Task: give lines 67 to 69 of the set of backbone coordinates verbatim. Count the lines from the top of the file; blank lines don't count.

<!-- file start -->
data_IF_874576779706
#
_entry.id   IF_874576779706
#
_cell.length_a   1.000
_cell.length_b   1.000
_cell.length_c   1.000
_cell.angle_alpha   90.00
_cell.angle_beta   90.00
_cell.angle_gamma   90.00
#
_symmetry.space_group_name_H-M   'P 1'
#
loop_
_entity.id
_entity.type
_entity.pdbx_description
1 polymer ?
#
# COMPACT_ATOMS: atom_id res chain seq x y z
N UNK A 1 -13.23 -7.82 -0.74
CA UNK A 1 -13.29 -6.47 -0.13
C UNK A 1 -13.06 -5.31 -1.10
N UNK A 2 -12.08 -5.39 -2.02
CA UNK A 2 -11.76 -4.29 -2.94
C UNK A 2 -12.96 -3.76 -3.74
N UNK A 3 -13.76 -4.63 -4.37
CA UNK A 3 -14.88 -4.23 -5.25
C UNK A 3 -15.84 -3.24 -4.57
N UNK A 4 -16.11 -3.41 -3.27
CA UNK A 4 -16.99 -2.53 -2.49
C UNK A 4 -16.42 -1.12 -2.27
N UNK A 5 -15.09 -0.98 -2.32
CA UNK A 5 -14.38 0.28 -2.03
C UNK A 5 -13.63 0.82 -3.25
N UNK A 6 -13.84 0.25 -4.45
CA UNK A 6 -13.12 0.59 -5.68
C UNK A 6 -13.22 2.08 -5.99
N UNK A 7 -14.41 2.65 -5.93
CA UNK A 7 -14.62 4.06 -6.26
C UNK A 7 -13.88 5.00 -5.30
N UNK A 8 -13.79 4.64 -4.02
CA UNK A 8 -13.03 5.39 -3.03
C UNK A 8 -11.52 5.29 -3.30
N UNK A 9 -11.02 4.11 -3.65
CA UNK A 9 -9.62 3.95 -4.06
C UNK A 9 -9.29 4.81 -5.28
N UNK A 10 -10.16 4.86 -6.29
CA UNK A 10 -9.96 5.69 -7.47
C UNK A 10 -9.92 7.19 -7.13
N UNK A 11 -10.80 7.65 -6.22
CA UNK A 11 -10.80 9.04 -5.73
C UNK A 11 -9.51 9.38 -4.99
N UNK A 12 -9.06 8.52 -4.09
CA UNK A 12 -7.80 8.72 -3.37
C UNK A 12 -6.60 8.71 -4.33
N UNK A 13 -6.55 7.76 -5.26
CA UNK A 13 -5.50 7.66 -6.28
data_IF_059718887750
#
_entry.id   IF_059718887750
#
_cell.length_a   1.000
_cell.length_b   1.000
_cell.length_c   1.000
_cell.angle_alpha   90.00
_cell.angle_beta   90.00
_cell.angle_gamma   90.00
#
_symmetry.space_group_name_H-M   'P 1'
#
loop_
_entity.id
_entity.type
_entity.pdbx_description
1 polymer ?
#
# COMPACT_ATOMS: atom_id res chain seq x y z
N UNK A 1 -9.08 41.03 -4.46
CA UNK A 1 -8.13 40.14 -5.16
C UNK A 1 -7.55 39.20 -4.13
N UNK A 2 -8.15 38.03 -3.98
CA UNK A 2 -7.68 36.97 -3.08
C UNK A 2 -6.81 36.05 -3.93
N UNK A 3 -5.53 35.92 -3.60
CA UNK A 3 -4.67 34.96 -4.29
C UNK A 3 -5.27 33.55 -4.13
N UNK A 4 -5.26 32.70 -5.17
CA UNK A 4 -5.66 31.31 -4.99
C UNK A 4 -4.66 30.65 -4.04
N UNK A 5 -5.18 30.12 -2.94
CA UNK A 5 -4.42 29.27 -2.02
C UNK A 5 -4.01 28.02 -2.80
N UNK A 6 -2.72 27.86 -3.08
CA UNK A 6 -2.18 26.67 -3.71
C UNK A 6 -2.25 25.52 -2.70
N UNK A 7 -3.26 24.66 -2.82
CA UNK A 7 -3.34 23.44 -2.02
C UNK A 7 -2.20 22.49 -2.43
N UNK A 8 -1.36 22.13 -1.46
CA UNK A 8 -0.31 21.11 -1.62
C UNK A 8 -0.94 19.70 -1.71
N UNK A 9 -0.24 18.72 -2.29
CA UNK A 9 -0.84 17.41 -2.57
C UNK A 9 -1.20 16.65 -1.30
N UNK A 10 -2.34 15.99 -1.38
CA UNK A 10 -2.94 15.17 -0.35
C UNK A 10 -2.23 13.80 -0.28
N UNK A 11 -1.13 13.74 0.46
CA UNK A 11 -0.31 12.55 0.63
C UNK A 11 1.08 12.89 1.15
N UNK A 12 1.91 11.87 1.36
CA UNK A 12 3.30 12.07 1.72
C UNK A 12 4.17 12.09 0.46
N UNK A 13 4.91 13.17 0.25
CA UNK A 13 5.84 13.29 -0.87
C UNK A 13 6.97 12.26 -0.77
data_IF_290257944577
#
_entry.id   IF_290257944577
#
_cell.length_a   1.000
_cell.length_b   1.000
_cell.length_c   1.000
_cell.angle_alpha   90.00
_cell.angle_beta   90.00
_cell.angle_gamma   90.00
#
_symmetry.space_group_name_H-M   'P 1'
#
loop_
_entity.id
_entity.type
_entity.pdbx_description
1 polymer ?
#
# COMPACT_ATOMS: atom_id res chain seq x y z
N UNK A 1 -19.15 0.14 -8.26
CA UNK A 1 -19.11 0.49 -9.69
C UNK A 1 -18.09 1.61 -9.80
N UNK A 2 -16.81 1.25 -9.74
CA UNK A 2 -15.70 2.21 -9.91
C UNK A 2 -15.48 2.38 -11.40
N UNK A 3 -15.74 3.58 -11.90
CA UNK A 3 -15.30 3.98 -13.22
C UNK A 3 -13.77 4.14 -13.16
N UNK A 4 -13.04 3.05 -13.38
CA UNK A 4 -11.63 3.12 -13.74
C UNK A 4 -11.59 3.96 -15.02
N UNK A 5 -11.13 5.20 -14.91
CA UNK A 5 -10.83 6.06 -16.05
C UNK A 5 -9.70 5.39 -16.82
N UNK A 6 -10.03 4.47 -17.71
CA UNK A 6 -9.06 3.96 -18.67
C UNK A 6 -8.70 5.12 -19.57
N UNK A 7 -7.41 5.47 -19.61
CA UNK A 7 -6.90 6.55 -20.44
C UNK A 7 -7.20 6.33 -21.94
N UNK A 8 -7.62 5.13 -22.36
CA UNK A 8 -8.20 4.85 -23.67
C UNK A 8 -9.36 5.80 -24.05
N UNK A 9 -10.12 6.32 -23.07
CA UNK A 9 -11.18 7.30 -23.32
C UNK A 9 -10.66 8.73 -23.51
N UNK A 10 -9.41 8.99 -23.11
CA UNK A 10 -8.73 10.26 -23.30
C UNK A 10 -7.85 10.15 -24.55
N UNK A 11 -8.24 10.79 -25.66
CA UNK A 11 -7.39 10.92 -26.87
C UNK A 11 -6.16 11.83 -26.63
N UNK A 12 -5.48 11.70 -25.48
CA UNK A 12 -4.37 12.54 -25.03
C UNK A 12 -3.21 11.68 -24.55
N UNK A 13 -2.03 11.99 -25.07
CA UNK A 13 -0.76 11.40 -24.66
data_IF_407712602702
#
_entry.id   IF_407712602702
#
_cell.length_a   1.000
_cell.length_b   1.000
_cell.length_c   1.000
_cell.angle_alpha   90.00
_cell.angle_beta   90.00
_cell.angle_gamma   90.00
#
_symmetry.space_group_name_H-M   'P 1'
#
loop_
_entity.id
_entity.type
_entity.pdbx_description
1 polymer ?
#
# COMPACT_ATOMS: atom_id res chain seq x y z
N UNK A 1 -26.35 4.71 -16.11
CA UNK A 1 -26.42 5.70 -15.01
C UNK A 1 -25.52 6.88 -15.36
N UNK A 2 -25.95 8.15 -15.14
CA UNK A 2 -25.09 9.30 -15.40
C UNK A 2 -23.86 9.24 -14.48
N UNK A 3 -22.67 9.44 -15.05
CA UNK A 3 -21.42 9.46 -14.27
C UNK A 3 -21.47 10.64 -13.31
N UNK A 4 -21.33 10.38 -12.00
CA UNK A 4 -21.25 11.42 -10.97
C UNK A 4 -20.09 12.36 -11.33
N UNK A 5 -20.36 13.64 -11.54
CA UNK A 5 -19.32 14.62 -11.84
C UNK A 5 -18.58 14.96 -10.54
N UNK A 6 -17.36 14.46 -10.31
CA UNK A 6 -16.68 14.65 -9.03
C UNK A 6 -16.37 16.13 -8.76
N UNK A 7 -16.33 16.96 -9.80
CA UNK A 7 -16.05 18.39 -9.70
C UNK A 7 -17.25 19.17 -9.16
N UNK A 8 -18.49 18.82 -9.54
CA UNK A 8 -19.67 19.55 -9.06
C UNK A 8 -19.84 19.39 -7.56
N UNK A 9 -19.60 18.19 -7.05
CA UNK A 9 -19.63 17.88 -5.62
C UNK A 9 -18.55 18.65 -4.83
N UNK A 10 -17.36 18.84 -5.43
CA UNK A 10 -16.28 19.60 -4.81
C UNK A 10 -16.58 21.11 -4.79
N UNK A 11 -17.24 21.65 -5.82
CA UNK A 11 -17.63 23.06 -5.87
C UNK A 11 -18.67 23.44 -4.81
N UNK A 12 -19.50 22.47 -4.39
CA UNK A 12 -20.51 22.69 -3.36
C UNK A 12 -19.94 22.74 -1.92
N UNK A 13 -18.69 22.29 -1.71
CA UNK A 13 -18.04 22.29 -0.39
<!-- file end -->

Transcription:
_cell.angle_beta   90.00
_cell.angle_gamma   90.00
#